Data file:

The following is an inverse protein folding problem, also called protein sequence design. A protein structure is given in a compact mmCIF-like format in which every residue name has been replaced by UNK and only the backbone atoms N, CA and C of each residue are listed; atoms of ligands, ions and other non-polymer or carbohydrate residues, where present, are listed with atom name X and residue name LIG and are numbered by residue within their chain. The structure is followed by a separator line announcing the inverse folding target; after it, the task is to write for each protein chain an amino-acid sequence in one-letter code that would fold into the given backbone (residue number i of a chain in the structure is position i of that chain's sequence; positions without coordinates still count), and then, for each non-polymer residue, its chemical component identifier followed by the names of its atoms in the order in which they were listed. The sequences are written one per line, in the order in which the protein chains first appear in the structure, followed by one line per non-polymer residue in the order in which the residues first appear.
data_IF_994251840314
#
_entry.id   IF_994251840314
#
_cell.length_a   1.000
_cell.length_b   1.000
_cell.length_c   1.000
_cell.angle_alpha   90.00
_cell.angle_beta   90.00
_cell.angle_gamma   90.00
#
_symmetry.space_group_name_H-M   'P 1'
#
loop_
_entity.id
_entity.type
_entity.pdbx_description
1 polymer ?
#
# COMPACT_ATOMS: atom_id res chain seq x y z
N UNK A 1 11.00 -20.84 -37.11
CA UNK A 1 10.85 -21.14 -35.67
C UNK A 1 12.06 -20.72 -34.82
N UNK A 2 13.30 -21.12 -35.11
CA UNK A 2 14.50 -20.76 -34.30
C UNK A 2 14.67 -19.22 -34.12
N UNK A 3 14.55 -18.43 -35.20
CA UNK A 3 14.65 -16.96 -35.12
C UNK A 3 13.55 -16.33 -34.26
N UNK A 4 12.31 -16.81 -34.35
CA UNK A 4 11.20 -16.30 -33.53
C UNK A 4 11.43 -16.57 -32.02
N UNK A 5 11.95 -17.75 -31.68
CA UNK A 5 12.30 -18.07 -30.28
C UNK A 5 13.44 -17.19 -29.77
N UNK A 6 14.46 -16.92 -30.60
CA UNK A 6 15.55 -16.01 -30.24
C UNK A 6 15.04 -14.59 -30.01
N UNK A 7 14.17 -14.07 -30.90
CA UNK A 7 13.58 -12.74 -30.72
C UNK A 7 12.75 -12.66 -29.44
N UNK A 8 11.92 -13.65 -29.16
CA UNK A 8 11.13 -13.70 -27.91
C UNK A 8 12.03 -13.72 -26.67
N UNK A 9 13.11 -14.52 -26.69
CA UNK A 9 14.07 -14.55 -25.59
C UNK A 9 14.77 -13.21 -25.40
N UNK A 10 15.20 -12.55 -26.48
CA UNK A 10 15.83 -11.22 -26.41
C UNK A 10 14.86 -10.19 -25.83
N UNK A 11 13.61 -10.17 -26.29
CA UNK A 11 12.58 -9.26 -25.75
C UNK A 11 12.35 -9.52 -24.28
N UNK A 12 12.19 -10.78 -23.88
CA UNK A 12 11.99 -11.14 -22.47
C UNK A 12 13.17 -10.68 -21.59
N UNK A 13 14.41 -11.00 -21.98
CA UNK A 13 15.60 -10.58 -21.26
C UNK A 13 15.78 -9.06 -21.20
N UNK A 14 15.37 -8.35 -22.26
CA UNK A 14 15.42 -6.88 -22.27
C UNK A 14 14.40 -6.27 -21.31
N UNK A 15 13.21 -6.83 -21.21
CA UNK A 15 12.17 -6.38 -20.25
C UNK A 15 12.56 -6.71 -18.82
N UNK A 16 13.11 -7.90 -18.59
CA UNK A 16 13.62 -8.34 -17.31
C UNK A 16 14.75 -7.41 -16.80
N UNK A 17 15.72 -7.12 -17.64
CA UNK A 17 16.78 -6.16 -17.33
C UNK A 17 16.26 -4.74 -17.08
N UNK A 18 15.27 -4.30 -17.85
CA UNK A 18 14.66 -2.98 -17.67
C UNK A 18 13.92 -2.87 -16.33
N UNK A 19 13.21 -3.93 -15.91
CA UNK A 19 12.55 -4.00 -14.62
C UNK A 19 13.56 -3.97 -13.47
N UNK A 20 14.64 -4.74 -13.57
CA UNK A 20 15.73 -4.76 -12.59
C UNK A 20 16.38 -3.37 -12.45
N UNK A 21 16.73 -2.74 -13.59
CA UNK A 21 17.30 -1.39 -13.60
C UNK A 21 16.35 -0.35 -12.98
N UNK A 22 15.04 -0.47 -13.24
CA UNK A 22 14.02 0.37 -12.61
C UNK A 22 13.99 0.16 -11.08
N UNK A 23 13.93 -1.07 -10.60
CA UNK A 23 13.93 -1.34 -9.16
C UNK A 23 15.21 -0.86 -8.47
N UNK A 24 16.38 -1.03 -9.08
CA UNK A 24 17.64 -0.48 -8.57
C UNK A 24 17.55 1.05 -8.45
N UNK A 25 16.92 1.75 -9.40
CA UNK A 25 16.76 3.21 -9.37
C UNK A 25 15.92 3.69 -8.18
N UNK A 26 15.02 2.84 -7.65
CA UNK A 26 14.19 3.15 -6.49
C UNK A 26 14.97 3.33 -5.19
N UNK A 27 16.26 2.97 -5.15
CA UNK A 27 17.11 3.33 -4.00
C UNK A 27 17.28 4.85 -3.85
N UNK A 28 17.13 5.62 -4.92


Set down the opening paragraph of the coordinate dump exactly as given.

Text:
The following is an inverse protein folding problem, also called protein sequence design. A protein structure is given in a compact mmCIF-like format in which every residue name has been replaced by UNK and only the backbone atoms N, CA and C of each residue are listed; atoms of ligands, ions and other non-polymer or carbohydrate residues, where present, are listed with atom name X and residue name LIG and are numbered by residue within their chain. The structure is followed by a separator line announcing the inverse folding target; after it, the task is to write for each protein chain an amino-acid sequence in one-letter code that would fold into the given backbone (residue number i of a chain in the structure is position i of that chain's sequence; positions without coordinates still count), and then, for each non-polymer residue, its chemical component identifier followed by the names of its atoms in the order in which they were listed. The sequences are written one per line, in the order in which the protein chains first appear in the structure, followed by one line per non-polymer residue in the order in which the residues first appear.